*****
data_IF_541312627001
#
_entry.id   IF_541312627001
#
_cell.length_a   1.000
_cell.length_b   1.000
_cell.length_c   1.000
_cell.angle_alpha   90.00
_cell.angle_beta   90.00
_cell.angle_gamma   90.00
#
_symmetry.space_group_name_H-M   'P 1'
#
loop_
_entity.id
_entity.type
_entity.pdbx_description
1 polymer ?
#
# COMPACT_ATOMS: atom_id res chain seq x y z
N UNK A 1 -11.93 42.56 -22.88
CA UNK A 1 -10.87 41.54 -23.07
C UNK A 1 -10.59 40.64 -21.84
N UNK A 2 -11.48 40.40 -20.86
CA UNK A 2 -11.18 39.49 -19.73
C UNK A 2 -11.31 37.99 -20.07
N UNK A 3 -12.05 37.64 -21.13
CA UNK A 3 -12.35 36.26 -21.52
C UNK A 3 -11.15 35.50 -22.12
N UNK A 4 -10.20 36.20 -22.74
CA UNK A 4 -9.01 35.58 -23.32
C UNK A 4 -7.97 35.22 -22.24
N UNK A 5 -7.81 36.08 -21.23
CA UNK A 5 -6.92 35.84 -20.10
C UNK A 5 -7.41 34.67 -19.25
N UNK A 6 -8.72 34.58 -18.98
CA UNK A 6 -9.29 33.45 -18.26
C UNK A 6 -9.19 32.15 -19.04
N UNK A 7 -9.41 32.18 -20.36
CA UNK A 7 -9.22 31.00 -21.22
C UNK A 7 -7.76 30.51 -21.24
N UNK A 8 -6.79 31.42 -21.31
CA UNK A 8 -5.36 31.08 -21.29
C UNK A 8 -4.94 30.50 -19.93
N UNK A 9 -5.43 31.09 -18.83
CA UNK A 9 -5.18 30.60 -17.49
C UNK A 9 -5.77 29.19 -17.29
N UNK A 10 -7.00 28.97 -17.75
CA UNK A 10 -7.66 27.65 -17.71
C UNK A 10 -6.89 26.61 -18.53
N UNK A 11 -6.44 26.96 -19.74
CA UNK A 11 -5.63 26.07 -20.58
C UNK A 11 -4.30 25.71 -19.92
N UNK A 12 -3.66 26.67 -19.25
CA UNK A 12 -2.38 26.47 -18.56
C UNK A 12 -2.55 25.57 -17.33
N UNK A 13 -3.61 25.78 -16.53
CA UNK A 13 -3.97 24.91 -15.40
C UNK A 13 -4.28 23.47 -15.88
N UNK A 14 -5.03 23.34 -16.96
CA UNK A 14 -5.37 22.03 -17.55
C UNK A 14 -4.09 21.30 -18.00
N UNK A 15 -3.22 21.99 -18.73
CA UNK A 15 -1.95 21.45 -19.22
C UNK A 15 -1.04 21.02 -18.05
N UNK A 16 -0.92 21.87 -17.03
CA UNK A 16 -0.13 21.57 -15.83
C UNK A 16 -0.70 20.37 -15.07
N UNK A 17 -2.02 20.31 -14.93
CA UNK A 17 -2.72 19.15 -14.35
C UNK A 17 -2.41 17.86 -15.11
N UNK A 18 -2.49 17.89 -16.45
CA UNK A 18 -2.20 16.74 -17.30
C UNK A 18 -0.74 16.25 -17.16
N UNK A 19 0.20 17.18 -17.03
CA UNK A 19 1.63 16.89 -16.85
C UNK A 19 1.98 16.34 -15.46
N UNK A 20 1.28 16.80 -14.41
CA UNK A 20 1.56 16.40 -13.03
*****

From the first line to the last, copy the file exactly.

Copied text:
data_IF_541312627001
#
_entry.id   IF_541312627001
#
_cell.length_a   1.000
_cell.length_b   1.000
_cell.length_c   1.000
_cell.angle_alpha   90.00
_cell.angle_beta   90.00
_cell.angle_gamma   90.00
#
_symmetry.space_group_name_H-M   'P 1'
#
loop_
_entity.id
_entity.type
_entity.pdbx_description
1 polymer ?
#
# COMPACT_ATOMS: atom_id res chain seq x y z
N UNK A 1 -11.93 42.56 -22.88
CA UNK A 1 -10.87 41.54 -23.07
C UNK A 1 -10.59 40.64 -21.84
N UNK A 2 -11.48 40.40 -20.86
CA UNK A 2 -11.18 39.49 -19.73
C UNK A 2 -11.31 37.99 -20.07
N UNK A 3 -12.05 37.64 -21.13
CA UNK A 3 -12.35 36.26 -21.52
C UNK A 3 -11.15 35.50 -22.12
N UNK A 4 -10.20 36.20 -22.74
CA UNK A 4 -9.01 35.58 -23.32
C UNK A 4 -7.97 35.22 -22.24
N UNK A 5 -7.81 36.08 -21.23
CA UNK A 5 -6.92 35.84 -20.10
C UNK A 5 -7.41 34.67 -19.25
N UNK A 6 -8.72 34.58 -18.98
CA UNK A 6 -9.29 33.45 -18.26
C UNK A 6 -9.19 32.15 -19.04
N UNK A 7 -9.41 32.18 -20.36
CA UNK A 7 -9.22 31.00 -21.22
C UNK A 7 -7.76 30.51 -21.24
N UNK A 8 -6.79 31.42 -21.31
CA UNK A 8 -5.36 31.08 -21.29
C UNK A 8 -4.94 30.50 -19.93
N UNK A 9 -5.43 31.09 -18.83
CA UNK A 9 -5.18 30.60 -17.49
C UNK A 9 -5.77 29.19 -17.29
N UNK A 10 -7.00 28.97 -17.75
CA UNK A 10 -7.66 27.65 -17.71
C UNK A 10 -6.89 26.61 -18.53
N UNK A 11 -6.44 26.96 -19.74
CA UNK A 11 -5.63 26.07 -20.58
C UNK A 11 -4.30 25.71 -19.92
N UNK A 12 -3.66 26.67 -19.25
CA UNK A 12 -2.38 26.47 -18.56
C UNK A 12 -2.55 25.57 -17.33
N UNK A 13 -3.61 25.78 -16.53
CA UNK A 13 -3.97 24.91 -15.40
C UNK A 13 -4.28 23.47 -15.88
N UNK A 14 -5.03 23.34 -16.96
CA UNK A 14 -5.37 22.03 -17.55
C UNK A 14 -4.09 21.30 -18.00
N UNK A 15 -3.22 21.99 -18.73
CA UNK A 15 -1.95 21.45 -19.22
C UNK A 15 -1.04 21.02 -18.05
N UNK A 16 -0.92 21.87 -17.03
CA UNK A 16 -0.13 21.57 -15.83
C UNK A 16 -0.70 20.37 -15.07
N UNK A 17 -2.02 20.31 -14.93
CA UNK A 17 -2.72 19.15 -14.35
C UNK A 17 -2.41 17.86 -15.11
N UNK A 18 -2.49 17.89 -16.45
CA UNK A 18 -2.20 16.74 -17.30
C UNK A 18 -0.74 16.25 -17.16
N UNK A 19 0.20 17.18 -17.03
CA UNK A 19 1.63 16.89 -16.85
C UNK A 19 1.98 16.34 -15.46
N UNK A 20 1.28 16.80 -14.41
CA UNK A 20 1.56 16.40 -13.03